9. Prick the dough all over with a fork.
  10. Bake the graham crackers until they are golden and firm to the touch.
  11. Remove from the oven and cool on the baking sheet. They should become quite crisp.

Verdict on the result: the kids liked them, but I’m going to work with the recipe. It’s probably me, or perhaps my mixture of flours, but I found them to be a bit dense. That said, we made them mainly so that we could make graham cracker crumbs, and for that they were great.

The graham cracker crust

  • 200g graham cracker crumbs
  • 115g unsalted butter
  • 2 tablespoons sugar

Method:

  1. Blitz the graham cracker crumbs, butter, and sugar, in a food processor until uniformly mixed. The crumbs should hold together when pressed.
  2. Pour into a pie dish and press up against the bottom and sides.
  3. We did not pre-bake this, but it can be browned at 375F/190C for 5-10 minutes if desired.

Once pressed into the dish, the crust looked like this:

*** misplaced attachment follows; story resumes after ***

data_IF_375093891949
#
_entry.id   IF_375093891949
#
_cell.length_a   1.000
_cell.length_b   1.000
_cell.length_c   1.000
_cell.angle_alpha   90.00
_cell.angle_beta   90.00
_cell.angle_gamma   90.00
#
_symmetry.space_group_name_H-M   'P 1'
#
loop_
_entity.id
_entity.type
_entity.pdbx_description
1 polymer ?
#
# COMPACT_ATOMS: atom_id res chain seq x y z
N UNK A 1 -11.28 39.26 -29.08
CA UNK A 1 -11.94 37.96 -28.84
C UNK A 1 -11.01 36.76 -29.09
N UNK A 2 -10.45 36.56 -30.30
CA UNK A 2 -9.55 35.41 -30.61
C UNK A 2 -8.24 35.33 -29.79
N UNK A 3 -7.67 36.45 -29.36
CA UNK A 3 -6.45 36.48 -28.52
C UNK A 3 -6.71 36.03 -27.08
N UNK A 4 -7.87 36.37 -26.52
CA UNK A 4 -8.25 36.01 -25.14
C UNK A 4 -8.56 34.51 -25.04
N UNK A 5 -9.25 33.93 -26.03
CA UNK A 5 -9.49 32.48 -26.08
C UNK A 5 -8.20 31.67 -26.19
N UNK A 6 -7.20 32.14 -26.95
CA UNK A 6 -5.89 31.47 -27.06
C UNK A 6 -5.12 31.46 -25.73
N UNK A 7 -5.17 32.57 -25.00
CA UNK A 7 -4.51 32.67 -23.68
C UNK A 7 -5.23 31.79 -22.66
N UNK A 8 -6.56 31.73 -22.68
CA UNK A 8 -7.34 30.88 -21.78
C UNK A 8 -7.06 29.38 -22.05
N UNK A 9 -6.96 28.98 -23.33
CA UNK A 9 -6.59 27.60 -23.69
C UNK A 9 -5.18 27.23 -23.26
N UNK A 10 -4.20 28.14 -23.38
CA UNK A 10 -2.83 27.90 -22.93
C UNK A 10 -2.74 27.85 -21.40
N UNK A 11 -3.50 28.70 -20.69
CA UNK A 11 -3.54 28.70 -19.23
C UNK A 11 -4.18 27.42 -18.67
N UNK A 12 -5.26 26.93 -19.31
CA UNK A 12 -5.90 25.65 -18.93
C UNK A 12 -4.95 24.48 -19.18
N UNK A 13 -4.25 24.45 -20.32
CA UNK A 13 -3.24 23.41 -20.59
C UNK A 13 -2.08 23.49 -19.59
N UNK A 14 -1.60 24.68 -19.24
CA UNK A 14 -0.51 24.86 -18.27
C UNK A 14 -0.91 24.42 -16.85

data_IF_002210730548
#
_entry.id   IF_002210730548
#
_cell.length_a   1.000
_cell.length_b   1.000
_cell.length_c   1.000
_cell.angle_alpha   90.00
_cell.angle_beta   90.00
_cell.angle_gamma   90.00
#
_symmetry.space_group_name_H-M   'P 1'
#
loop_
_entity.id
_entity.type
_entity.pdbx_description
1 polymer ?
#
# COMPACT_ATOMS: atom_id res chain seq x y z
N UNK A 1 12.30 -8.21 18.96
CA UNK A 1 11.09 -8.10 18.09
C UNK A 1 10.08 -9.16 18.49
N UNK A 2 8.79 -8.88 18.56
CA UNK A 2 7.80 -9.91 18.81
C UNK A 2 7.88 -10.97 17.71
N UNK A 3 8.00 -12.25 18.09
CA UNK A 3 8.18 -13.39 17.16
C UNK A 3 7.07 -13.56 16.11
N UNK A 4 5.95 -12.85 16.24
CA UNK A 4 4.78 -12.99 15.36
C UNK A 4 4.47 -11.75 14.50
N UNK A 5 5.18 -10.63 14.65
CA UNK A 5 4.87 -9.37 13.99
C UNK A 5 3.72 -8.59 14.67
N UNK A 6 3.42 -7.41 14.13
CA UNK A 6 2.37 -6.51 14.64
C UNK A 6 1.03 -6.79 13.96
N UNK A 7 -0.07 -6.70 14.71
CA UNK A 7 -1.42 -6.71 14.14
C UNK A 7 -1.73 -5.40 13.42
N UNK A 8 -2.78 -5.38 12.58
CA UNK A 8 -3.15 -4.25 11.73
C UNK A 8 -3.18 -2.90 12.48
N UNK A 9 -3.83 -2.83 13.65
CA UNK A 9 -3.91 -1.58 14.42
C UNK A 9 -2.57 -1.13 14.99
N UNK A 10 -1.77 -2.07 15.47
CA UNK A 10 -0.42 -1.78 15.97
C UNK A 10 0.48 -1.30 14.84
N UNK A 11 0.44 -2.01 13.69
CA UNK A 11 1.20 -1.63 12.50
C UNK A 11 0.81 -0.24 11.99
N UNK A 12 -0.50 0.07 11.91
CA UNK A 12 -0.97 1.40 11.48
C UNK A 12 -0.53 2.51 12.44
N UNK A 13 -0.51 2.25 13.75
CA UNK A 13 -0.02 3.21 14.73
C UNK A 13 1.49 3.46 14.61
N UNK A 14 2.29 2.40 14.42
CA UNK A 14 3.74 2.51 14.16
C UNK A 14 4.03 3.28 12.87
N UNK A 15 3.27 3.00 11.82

The pie crust, before pouring in the key lime mixture.

 

The pie was lovely, and disappeared quickly. I’ll still work to improve this recipe, though. The crust was a bit dense, which may be because my own measurements of butter and sugar were off, or because the graham crackers I worked with were dense.

 

Oct 072012
 

We can thank STS-133 for our family’s appreciation of key lime pie. While we did see it launch in the end, our first journey to Florida included a trip to the Keys while we waited to hear whether the mission would go ahead. That first trip may end up being the first and last time we sample proper Key Lime Pie, but we’ll continue to experiment on our own versions that bring us back to Islamorada. The current recipe is not key lime pie, even if it was inspired by that dessert. First, key limes were out of season and therefore not available. Secondly, we decided to add a meringue using the leftover egg whites. That and Joseph was very much into the ‘science’ of meringues.